Sensory-adapted films for kids with autism hit the big screen in the UAE

'The children leave feeling excited, happy and cared for,' say the organisers of Vox Cinemas

David Bukovinsky and his children, Connor, 6, and Megan, 4, enjoy a Sensory Friendly Film screening of "Despicable Me," at AMC Westminster Promenade 24, in Westminster, CO, , on July 17, 2010. Once a month AMC and the Autism Society of Colorado host a screening of a first-run film for children with autism and other special needs. Connor has autism. The showing gives families an opportunity to go to the theatre without concern of behavior issues that might keep them away otherwise. (Craig F. Walker / The Denver Post)  (Photo By Craig F. Walker/The Denver Post via Getty Images)
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UAE Cinemas have started offering sensory-adapted film screenings for children with autism and other sensory-processing disorders.

On the last Saturday of every month, Vox Cinemas across Abu Dhabi, Dubai and Sharjah will screen children’s films at a lower light and sound level to accommodate those who can feel overwhelmed by sensory stimuli.

“We observed that families with autistic children were facing challenges in taking their kids to cinemas, and the sensory screenings were a by-product of an effort to bridge this gap,” says Michelle Walsh, chief operating officer of Majid Al Futtaim Cinemas, which operates Vox Cinemas in the UAE.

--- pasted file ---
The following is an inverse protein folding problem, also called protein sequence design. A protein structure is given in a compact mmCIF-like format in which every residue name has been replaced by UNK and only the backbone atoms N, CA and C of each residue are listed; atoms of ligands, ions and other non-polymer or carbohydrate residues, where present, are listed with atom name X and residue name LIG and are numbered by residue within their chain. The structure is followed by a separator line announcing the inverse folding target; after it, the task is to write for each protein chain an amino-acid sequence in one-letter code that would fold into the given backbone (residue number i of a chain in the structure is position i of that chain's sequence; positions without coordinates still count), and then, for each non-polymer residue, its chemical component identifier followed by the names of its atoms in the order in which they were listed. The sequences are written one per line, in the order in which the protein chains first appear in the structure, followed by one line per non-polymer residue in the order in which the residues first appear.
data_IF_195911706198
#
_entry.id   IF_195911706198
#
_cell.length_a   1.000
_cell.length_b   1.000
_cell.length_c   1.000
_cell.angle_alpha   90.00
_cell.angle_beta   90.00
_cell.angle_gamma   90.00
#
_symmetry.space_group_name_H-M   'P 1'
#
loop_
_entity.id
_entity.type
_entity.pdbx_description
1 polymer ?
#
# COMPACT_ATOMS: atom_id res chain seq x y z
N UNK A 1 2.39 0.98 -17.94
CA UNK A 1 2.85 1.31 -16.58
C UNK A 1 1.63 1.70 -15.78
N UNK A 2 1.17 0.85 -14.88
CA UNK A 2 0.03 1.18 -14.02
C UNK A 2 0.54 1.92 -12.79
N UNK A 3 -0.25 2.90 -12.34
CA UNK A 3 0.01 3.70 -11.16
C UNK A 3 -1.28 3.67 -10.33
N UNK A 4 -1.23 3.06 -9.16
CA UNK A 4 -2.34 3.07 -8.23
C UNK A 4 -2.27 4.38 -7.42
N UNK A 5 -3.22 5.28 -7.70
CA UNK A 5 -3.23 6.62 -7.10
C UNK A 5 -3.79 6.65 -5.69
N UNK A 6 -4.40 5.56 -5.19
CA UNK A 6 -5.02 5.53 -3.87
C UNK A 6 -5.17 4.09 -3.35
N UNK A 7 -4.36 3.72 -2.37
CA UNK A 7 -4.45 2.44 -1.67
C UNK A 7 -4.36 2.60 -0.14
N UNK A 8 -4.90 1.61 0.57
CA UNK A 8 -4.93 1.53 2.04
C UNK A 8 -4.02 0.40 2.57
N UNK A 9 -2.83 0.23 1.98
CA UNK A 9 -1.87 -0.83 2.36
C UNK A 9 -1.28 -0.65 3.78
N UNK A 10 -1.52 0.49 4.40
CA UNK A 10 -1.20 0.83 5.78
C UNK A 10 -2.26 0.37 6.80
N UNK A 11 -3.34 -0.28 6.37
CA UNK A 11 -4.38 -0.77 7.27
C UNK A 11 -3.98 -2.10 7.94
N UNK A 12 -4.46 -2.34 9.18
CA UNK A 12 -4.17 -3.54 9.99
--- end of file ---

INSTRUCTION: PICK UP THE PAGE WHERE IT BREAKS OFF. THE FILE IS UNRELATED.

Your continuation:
Vox consulted child experts and autism centre teams to ascertain the specific light and sound levels at which most children on the sensory-processing disorder spectrum can safely process it – people with sensory-processing disorders are affected more keenly, either becoming emotionally agitated or physically sick from an overload. This can include sensory stimuli that many would not notice: keeping the cinema lights half-on, for example, reduces the screen glare, which causes discomfort for some children.

Because many of these disorders exist on a spectrum, or are only recently being recognised, it can be difficult for those suffering from them to receive adequate support or for their carers to receive advice. Walsh says the reaction has been “overwhelming”.

“We have regular visitors who come in every month, and children who leave feeling excited, happy, and cared for,” she says.

When I visited, to see Small Foot, a film about Yetis and humans learning to trust one another, the cinema was semi-full. Some of the audience were families taking advantage of the 12pm time slot, and others came in with children in wheelchairs. I spoke to one of these families: two sisters who were accompanying their brother, Khalid Al Nuaimi. One of the sisters, 18 years old, told me, he has Coffin-Lowry syndrome, a genetic disorder that results in cognitive and physical impairment.

“We come every month,” she said. “Five years ago, we tried coming to the cinema, but he got scared and didn’t want to go again.”

They said they were grateful for the opportunity he was given to enjoy the movies.

The programme began three months ago, and was developed out of a “Sunday Funday” programme that Vox Cinemas has run since 2000, when autism centres bring their children to the cinemas for exclusive screenings. Vox also hold sensory-adapted screenings in Bahrain, Oman, Lebanon and Kuwait.


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